7. A lot of cards in the UK have contact-less pay on them but there are very few terminals to use them, only seem to have chip and pin…..cant wait till its all rolled out.

  8. when are Android phones going to start incorperating pocket knives into their hardware? =P

    In all seriousness, the first thing I do when I sit down at work or when I get home is unload all the shit in my pockets. I am all for less shit in my pockets.

  9. AlexNC – Maybe you need to wear Depends?

    Seriously though, I will never ever use such a system. I’m actually considering moving to as much of a cash system as I can.

  10. hey, they already have (car)keys as part of a phone integration. Clifford / Viper’s Smart Start app… it’s fantastic. I’m all for less crap in my pockets, but until they make a GOOD camera with an OPTICAL zoom, i’ll keep my Canon close by. :)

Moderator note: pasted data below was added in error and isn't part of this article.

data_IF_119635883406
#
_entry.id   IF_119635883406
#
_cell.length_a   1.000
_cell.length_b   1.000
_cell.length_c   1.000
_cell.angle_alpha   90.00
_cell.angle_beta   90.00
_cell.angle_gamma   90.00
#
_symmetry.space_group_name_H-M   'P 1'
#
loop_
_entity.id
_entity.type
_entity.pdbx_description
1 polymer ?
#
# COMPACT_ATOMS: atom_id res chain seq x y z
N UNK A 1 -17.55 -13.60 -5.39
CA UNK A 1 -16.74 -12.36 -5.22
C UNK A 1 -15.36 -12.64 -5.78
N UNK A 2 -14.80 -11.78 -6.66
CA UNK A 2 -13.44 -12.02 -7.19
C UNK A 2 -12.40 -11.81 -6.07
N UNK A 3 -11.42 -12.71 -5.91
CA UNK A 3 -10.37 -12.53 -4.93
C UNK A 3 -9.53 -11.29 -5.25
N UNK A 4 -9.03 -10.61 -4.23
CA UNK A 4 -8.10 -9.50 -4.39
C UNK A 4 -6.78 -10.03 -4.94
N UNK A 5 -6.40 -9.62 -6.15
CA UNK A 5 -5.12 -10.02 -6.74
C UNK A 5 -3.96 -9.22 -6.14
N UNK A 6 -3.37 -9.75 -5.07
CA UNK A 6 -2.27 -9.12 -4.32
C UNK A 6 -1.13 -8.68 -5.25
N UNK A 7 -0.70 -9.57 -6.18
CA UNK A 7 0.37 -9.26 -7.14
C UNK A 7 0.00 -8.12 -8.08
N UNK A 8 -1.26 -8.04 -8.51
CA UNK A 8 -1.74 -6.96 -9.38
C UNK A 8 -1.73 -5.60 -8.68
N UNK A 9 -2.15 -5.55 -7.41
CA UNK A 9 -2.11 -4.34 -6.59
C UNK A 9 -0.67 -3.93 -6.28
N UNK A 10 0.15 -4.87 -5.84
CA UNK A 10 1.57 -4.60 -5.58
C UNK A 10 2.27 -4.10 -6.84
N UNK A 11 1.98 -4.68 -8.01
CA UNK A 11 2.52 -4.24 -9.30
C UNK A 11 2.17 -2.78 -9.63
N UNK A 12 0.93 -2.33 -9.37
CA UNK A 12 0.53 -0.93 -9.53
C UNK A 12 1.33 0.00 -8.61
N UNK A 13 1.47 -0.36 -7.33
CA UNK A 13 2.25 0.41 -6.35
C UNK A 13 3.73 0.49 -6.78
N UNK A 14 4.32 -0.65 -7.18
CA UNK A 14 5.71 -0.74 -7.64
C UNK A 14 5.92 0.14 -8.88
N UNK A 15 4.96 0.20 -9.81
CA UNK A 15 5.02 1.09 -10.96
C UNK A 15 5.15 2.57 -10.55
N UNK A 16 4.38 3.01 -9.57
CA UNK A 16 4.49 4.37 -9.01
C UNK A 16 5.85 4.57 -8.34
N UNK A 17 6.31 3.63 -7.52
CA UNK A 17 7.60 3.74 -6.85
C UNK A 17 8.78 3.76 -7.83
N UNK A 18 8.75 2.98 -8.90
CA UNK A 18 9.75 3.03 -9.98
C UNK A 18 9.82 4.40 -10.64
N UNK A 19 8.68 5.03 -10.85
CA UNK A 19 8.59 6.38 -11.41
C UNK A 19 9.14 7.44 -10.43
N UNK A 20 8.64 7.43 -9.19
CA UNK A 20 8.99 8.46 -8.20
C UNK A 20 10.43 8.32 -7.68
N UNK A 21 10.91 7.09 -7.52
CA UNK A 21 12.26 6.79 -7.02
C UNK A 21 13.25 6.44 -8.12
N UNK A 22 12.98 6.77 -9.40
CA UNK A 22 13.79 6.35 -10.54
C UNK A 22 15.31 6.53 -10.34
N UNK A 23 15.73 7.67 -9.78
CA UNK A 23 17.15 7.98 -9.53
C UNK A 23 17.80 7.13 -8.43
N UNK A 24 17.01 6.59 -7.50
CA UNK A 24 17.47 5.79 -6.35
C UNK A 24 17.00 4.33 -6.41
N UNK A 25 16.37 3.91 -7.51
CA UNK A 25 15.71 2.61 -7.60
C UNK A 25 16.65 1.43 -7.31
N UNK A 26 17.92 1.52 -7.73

11. “Like the self check out line at the store” Like the twice as slow as a human checker,doesn’t work 80% of the time, WTF is someone to override this POS kind of self service experience? ?????
    I sure hope not”

  12. Elmer Wabbit – Ha ha ha! I noticed that they removed those from one of our local stores that put them in not too long ago. I’m guessing it didn’t work out so well.

  13. Snaggletooth/// Where would you try these cloths on. And how do you return the cloths you just purchased from a vending machine.. Move to Japan if you want to live in the future…..

  14. @Elmer Wabbit, either you’re going to the wrong stores or don’t know know how to use self checkout. Not working 80% of the time equals operator malfunction. Most folks ’round here get through in under 5 minutes. But the cloning argument has merit. I’ve seen too much card fraud to jump on this.

  15. Self Checkout = Slow Cashiers and Idiot Baggers

  16. @john the lesser – You better check your credit cards for rfid. If you have it, then a person does not need to take your wallet to steal your information.